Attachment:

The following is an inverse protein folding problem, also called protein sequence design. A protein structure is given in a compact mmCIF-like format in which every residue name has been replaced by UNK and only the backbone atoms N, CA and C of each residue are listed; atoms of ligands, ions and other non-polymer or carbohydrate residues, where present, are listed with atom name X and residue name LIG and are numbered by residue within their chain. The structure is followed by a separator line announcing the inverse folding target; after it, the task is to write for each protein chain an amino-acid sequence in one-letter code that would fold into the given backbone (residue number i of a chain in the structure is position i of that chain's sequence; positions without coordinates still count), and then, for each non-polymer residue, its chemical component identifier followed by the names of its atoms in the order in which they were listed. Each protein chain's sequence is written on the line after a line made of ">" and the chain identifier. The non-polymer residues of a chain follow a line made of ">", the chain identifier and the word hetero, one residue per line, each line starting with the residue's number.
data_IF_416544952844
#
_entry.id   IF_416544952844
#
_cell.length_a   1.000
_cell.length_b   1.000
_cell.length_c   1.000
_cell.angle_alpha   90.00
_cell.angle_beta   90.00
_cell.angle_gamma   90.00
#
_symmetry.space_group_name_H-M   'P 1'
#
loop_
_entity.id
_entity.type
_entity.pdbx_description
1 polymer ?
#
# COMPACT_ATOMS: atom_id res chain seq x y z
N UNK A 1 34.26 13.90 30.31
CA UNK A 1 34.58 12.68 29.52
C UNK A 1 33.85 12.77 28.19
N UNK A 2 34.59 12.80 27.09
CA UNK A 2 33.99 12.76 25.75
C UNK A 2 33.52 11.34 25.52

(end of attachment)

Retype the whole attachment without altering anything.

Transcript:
The following is an inverse protein folding problem, also called protein sequence design. A protein structure is given in a compact mmCIF-like format in which every residue name has been replaced by UNK and only the backbone atoms N, CA and C of each residue are listed; atoms of ligands, ions and other non-polymer or carbohydrate residues, where present, are listed with atom name X and residue name LIG and are numbered by residue within their chain. The structure is followed by a separator line announcing the inverse folding target; after it, the task is to write for each protein chain an amino-acid sequence in one-letter code that would fold into the given backbone (residue number i of a chain in the structure is position i of that chain's sequence; positions without coordinates still count), and then, for each non-polymer residue, its chemical component identifier followed by the names of its atoms in the order in which they were listed. Each protein chain's sequence is written on the line after a line made of ">" and the chain identifier. The non-polymer residues of a chain follow a line made of ">", the chain identifier and the word hetero, one residue per line, each line starting with the residue's number.
data_IF_416544952844
#
_entry.id   IF_416544952844
#
_cell.length_a   1.000
_cell.length_b   1.000
_cell.length_c   1.000
_cell.angle_alpha   90.00
_cell.angle_beta   90.00
_cell.angle_gamma   90.00
#
_symmetry.space_group_name_H-M   'P 1'
#
loop_
_entity.id
_entity.type
_entity.pdbx_description
1 polymer ?
#
# COMPACT_ATOMS: atom_id res chain seq x y z
N UNK A 1 34.26 13.90 30.31
CA UNK A 1 34.58 12.68 29.52
C UNK A 1 33.85 12.77 28.19
N UNK A 2 34.59 12.80 27.09
CA UNK A 2 33.99 12.76 25.75
C UNK A 2 33.52 11.34 25.52